How much does it cost to acquire a new customer? While this cost can very depending on the product or service you are selling, some online research includes claims that it can cost 5-7 times the amount to acquire a new customer as to retaining a current customer.  Instead of always reaching OUT to find new customers, there are most likely some unused pockets of customers on your database who you can try to re-engage.

For media companies, there are often current and previous customers that fall into a variety of data silos. Possibly housed on separate databases. This list can include customers from a variety of sources:

  • Current and inactive magazine subscribers
  • Enewsletter subscribers
  • Online and in-person event registrants
  • Research and white paper downloaders
  • Website members
  • App downloaders
  • Social media followers
  • Reprint buyers

Corporate databases are expensive to maintain. And aging. Companies are paying to maintain names they may not be currently using in any efforts. Mine these pockets, find some hidden gold as the cliche goes. These customers were interested in your company in the past. Can you tell what they purchased, when they last engaged? Do you have demographic information you can use as a carrot to send them an offer for a targeted campaign for a magazine, an event?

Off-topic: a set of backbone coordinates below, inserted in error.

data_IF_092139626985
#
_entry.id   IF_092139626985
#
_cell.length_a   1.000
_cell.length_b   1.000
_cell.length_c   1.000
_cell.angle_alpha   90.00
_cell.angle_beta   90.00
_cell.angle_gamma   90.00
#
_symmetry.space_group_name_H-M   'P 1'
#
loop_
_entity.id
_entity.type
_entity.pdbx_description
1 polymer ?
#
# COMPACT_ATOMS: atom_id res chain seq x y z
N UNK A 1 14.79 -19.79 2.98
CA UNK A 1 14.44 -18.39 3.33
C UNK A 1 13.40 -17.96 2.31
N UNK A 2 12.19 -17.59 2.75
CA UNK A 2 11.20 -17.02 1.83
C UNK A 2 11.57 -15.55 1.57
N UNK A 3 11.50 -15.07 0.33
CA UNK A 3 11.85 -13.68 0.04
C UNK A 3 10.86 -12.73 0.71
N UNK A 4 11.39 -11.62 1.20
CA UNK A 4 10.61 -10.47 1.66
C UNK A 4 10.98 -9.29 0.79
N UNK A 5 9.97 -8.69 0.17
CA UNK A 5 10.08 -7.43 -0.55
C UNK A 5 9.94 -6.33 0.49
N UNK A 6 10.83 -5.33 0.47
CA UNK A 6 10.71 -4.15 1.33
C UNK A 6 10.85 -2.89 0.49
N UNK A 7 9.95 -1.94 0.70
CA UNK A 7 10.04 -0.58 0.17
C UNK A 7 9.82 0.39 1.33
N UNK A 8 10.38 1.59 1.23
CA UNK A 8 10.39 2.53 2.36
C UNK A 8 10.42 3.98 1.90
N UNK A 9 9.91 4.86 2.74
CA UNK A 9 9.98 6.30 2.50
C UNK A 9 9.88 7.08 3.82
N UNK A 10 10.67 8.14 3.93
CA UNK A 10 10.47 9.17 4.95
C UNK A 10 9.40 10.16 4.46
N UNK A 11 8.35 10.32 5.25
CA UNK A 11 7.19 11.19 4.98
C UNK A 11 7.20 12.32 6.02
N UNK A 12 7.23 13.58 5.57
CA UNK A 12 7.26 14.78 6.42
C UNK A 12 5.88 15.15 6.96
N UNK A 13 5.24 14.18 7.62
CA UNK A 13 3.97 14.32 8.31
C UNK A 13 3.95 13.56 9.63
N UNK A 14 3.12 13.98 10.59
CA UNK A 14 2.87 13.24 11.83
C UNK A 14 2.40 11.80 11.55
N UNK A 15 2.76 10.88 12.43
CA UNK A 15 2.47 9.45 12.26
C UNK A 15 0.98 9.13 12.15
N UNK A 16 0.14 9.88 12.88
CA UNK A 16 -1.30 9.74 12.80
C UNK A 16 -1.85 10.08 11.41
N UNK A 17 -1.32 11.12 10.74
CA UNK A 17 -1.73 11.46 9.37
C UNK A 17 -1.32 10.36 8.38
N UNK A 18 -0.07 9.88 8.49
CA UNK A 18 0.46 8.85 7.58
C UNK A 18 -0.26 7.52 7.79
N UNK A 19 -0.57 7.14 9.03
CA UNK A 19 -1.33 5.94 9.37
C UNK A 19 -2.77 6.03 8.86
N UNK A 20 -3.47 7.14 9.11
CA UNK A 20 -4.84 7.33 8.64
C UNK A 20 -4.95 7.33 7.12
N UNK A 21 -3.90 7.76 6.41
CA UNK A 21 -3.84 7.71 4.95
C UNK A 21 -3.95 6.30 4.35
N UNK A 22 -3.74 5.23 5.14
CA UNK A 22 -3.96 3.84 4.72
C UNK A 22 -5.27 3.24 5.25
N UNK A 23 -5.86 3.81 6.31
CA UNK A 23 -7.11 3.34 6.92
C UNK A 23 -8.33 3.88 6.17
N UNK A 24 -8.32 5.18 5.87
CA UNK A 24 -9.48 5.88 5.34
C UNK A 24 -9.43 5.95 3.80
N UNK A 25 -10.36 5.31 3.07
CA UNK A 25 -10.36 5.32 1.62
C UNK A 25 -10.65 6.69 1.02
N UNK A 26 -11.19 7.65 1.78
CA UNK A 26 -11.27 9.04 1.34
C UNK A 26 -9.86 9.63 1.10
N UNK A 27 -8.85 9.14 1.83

Here are a couple general ideas other B2B marketers have used to engage older names that you can try.  This first one shows an embedded message in a segment of an enewsletter.

Retail Leader

This was an actual “last issue alert” email for an enewsletter.

smart briefs

Both of these efforts give the list owner an opportunity to see that there is a real person behind that email address.  Also, the link can be an great place to try and capture optional demographic data about the subscriber.